Buying a home is a major decision. At Prudential Georgia Realty, we welcome the opportunity to assist you in the process of finding the right home. As a Buyer’s Agent, I can help make the home buying process efficient, stress-free and successful.
Real estate transactions are becoming increasingly complicated, as contracts and related laws are changing. It’s also important to consider the negotiation process; as a Buyer’s Agent, I am a trained professional negotiator with the experience and insight to guide you to the best deal on the perfect home. How much should you offer? Should you counter? Did you know that there are 14 new changes in the Georgia contract and how to avoid big problems? These kinds of choices are much easier to make with a Buyer’s Agent advising you. The resulting deal will prove less stressful and much more financially beneficial.
What is a Buyer's Agent?
A Buyer’s Agent is a real estate sales associate who strictly represents you, the buyer. This legal distinction is important to understand because agents for the seller conduct the majority of today's real estate transactions. A seller's agent is contractually bound to obtain the price and terms most favorable to the selling party. That naturally puts the buyer at a significant disadvantage. The listing agent works for the seller; a Buyer’s Agent works for you.
What does a Buyer's Agent do?
Your Buyer's Agent stands ready to assist you in every possible way, from start to finish. Our service begins with getting to know your needs, preferences and requirements to focus the search on only the best properties for you. You can count on their local knowledge about communities, local schools, market trends and more. Your Buyer’s Agent will keep you up-to-date as properties come on the market and help you find just what you’re looking for.
Your Buyer’s Agent can assist you with your home selection, financing, and even construction details in the event you decide to build. Your Buyer's Agent is the only source you need to make a successful move. All the while, typically you pay them nothing! That's right! Most Buyer's Agents get paid out of Seller paid commission.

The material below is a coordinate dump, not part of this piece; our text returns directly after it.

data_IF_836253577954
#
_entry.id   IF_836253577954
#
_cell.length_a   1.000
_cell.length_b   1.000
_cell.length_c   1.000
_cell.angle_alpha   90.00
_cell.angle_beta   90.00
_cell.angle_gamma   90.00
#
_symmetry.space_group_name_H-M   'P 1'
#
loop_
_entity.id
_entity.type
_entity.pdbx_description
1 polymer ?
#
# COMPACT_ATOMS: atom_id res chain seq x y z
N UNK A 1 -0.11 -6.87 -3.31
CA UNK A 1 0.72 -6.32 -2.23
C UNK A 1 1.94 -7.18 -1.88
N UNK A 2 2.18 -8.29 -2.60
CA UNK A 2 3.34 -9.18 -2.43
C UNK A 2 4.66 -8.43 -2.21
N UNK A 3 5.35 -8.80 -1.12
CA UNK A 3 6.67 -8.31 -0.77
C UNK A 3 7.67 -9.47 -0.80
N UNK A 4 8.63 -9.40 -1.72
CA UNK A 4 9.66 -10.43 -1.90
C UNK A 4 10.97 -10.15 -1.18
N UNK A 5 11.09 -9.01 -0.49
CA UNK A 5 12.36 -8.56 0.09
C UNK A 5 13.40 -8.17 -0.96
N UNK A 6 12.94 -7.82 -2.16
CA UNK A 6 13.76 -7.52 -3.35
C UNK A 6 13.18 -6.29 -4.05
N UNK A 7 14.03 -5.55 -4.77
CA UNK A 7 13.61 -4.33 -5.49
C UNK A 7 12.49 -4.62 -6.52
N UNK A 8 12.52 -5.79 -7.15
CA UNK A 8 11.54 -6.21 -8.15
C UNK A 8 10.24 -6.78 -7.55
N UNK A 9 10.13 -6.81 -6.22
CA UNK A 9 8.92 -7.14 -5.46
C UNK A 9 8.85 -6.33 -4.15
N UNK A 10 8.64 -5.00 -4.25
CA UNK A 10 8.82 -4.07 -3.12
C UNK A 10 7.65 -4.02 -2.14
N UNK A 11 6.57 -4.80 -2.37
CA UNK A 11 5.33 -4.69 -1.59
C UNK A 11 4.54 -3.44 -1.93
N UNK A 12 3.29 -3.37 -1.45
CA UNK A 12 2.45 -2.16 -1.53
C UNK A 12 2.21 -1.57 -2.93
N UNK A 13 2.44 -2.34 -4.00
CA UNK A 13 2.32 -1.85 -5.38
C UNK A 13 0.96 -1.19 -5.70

Where do I start?
Let me invite you to begin your search for a new home here on my interactive website. All properties for sale in the multiple listing services are available on my site. You’ll find not only detailed descriptions, photos and tours of homes for sale, you’ll also discover information on local schools and other important community features that help you make the right decisions before you move.
If you are the type of buyer who enjoys doing the legwork of the home finding process, you will most likely visit an open house, builder's model home or Parade of Homes. Or, you may make phone calls to listing agents or builders' representatives to see a particular property.
You should be aware that in order to have independent representation, you should avoid direct contact with builders' representatives or listing agents. This includes registering at a new home neighborhood or attending an open house. In the case that you desire independent representation, you should choose an independent buyer's agent as one of your first steps in your home search. You would then want to sign a buyer's agency agreement and keep your real estate professional closely involved with all aspects of the home search. Failure to do this may result in your preferred real estate agent being unable to represent you in the transaction.
WHY? Procuring Cause -- A confusing term meaning that whoever introduces a buyer to the property he or she elects to buy is entitled to compensation for the sale. For example, if you were to find the home you want to buy while attending an open house hosted by the listing agent, and you were not previously involved with or introduced to the listing by another agent, the listing agent of the home is entitled to both the listing and selling side of the sale, to be paid by the seller. You would only be able to have independent representation in this case if you chose to pay a buyer's agent his or her fee for representing you.
How to Preserve Your Right to Independent Representation...
There are two things you must tell a listing agent or builder representative to retain your right to independent representation:
1. You already have an agent. Give his or her name and phone number to the seller's or builder's agent.
2. Your agent told you about the property. Have the date and method by which you were told about the property (i.e., by phone, in person, e-mail).
1. Plan ahead -- From the moment you think about buying a home, start planning. Home buying is a time-consuming and demanding process, and it’s good to utilize your management skills early on.
Start by requesting a copy of your credit report. Carefully examine it for errors, and clean it up before you talk to a lender. Are you currently renting? Check your lease for an early release clause. If you'll be subject to penalties, try to time your closing with the expiration of the lease.